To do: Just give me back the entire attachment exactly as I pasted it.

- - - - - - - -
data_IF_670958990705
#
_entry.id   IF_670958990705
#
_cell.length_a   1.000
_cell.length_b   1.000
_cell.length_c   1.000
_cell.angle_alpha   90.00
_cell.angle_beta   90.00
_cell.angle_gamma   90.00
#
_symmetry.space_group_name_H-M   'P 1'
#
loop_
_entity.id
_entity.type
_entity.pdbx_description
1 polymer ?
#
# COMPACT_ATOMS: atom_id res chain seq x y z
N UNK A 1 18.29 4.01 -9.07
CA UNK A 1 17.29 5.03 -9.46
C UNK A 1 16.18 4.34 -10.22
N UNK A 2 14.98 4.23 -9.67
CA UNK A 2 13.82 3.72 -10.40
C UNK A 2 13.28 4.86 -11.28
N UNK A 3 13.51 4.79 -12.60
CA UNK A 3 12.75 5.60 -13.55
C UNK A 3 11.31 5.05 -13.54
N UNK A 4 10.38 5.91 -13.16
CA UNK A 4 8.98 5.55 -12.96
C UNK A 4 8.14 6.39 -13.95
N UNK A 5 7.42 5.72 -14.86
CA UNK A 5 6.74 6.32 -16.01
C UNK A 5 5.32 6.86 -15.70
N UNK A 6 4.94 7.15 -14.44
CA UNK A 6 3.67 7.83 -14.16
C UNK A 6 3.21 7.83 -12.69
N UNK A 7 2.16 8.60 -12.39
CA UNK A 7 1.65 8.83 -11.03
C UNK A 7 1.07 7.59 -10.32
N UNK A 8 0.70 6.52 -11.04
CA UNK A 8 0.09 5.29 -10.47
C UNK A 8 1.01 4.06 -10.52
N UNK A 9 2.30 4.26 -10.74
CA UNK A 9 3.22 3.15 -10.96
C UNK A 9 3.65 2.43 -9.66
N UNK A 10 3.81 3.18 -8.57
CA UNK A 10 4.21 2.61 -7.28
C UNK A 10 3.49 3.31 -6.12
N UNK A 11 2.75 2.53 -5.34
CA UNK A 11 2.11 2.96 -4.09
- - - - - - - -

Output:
data_IF_670958990705
#
_entry.id   IF_670958990705
#
_cell.length_a   1.000
_cell.length_b   1.000
_cell.length_c   1.000
_cell.angle_alpha   90.00
_cell.angle_beta   90.00
_cell.angle_gamma   90.00
#
_symmetry.space_group_name_H-M   'P 1'
#
loop_
_entity.id
_entity.type
_entity.pdbx_description
1 polymer ?
#
# COMPACT_ATOMS: atom_id res chain seq x y z
N UNK A 1 18.29 4.01 -9.07
CA UNK A 1 17.29 5.03 -9.46
C UNK A 1 16.18 4.34 -10.22
N UNK A 2 14.98 4.23 -9.67
CA UNK A 2 13.82 3.72 -10.40
C UNK A 2 13.28 4.86 -11.28
N UNK A 3 13.51 4.79 -12.60
CA UNK A 3 12.75 5.60 -13.55
C UNK A 3 11.31 5.05 -13.54
N UNK A 4 10.38 5.91 -13.16
CA UNK A 4 8.98 5.55 -12.96
C UNK A 4 8.14 6.39 -13.95
N UNK A 5 7.42 5.72 -14.86
CA UNK A 5 6.74 6.32 -16.01
C UNK A 5 5.32 6.86 -15.70
N UNK A 6 4.94 7.15 -14.44
CA UNK A 6 3.67 7.83 -14.16
C UNK A 6 3.21 7.83 -12.69
N UNK A 7 2.16 8.60 -12.39
CA UNK A 7 1.65 8.83 -11.03
C UNK A 7 1.07 7.59 -10.32
N UNK A 8 0.70 6.52 -11.04
CA UNK A 8 0.09 5.29 -10.47
C UNK A 8 1.01 4.06 -10.52
N UNK A 9 2.30 4.26 -10.74
CA UNK A 9 3.22 3.15 -10.96
C UNK A 9 3.65 2.43 -9.66
N UNK A 10 3.81 3.18 -8.57
CA UNK A 10 4.21 2.61 -7.28
C UNK A 10 3.49 3.31 -6.12
N UNK A 11 2.75 2.53 -5.34
CA UNK A 11 2.11 2.96 -4.09